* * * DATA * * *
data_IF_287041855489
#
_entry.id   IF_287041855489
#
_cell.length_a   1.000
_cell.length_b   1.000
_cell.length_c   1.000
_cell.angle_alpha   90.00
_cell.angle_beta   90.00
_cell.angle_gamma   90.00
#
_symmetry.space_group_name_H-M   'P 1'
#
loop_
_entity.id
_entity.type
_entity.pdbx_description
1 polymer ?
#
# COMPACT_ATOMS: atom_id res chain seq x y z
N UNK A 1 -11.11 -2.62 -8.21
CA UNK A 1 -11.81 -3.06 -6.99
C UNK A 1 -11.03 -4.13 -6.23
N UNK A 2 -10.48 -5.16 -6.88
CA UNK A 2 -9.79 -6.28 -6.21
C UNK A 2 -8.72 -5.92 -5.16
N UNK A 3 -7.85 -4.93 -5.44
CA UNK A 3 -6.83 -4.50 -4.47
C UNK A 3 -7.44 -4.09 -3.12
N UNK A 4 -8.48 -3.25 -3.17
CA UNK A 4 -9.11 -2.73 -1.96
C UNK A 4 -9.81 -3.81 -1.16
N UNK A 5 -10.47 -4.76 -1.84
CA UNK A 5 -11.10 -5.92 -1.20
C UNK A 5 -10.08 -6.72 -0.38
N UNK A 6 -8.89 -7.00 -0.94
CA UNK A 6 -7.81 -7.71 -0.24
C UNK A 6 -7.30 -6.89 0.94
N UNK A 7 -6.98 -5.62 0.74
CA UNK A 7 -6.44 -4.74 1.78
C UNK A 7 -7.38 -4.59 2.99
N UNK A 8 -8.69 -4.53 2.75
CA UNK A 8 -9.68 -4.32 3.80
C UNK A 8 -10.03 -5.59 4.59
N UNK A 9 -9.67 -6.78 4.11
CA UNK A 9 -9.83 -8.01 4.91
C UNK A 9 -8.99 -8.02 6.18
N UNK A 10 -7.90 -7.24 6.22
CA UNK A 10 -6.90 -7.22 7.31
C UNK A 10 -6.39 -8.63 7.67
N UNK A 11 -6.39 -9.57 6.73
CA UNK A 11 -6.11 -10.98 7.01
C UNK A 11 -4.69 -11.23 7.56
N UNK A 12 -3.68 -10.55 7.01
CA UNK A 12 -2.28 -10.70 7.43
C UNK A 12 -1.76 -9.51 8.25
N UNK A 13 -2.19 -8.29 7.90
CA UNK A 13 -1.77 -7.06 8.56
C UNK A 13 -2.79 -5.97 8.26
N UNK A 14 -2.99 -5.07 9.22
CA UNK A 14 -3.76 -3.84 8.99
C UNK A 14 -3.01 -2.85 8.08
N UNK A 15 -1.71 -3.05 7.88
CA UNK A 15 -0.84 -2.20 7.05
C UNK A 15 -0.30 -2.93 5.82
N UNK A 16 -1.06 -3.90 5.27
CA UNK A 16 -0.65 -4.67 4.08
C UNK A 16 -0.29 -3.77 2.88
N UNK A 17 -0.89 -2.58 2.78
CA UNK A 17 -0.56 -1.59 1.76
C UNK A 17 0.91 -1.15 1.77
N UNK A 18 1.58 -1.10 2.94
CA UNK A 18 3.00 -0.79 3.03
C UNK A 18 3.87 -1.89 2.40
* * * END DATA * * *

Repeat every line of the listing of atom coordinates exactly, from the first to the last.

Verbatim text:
data_IF_287041855489
#
_entry.id   IF_287041855489
#
_cell.length_a   1.000
_cell.length_b   1.000
_cell.length_c   1.000
_cell.angle_alpha   90.00
_cell.angle_beta   90.00
_cell.angle_gamma   90.00
#
_symmetry.space_group_name_H-M   'P 1'
#
loop_
_entity.id
_entity.type
_entity.pdbx_description
1 polymer ?
#
# COMPACT_ATOMS: atom_id res chain seq x y z
N UNK A 1 -11.11 -2.62 -8.21
CA UNK A 1 -11.81 -3.06 -6.99
C UNK A 1 -11.03 -4.13 -6.23
N UNK A 2 -10.48 -5.16 -6.88
CA UNK A 2 -9.79 -6.28 -6.21
C UNK A 2 -8.72 -5.92 -5.16
N UNK A 3 -7.85 -4.93 -5.44
CA UNK A 3 -6.83 -4.50 -4.47
C UNK A 3 -7.44 -4.09 -3.12
N UNK A 4 -8.48 -3.25 -3.17
CA UNK A 4 -9.11 -2.73 -1.96
C UNK A 4 -9.81 -3.81 -1.16
N UNK A 5 -10.47 -4.76 -1.84
CA UNK A 5 -11.10 -5.92 -1.20
C UNK A 5 -10.08 -6.72 -0.38
N UNK A 6 -8.89 -7.00 -0.94
CA UNK A 6 -7.81 -7.71 -0.24
C UNK A 6 -7.30 -6.89 0.94
N UNK A 7 -6.98 -5.62 0.74
CA UNK A 7 -6.44 -4.74 1.78
C UNK A 7 -7.38 -4.59 2.99
N UNK A 8 -8.69 -4.53 2.75
CA UNK A 8 -9.68 -4.32 3.80
C UNK A 8 -10.03 -5.59 4.59
N UNK A 9 -9.67 -6.78 4.11
CA UNK A 9 -9.83 -8.01 4.91
C UNK A 9 -8.99 -8.02 6.18
N UNK A 10 -7.90 -7.24 6.22
CA UNK A 10 -6.90 -7.22 7.31
C UNK A 10 -6.39 -8.63 7.67
N UNK A 11 -6.39 -9.57 6.73
CA UNK A 11 -6.11 -10.98 7.01
C UNK A 11 -4.69 -11.23 7.56
N UNK A 12 -3.68 -10.55 7.01
CA UNK A 12 -2.28 -10.70 7.43
C UNK A 12 -1.76 -9.51 8.25
N UNK A 13 -2.19 -8.29 7.90
CA UNK A 13 -1.77 -7.06 8.56
C UNK A 13 -2.79 -5.97 8.26
N UNK A 14 -2.99 -5.07 9.22
CA UNK A 14 -3.76 -3.84 8.99
C UNK A 14 -3.01 -2.85 8.08
N UNK A 15 -1.71 -3.05 7.88
CA UNK A 15 -0.84 -2.20 7.05
C UNK A 15 -0.30 -2.93 5.82
N UNK A 16 -1.06 -3.90 5.27
CA UNK A 16 -0.65 -4.67 4.08
C UNK A 16 -0.29 -3.77 2.88
N UNK A 17 -0.89 -2.58 2.78
CA UNK A 17 -0.56 -1.59 1.76
C UNK A 17 0.91 -1.15 1.77
N UNK A 18 1.58 -1.10 2.94
CA UNK A 18 3.00 -0.79 3.03
C UNK A 18 3.87 -1.89 2.40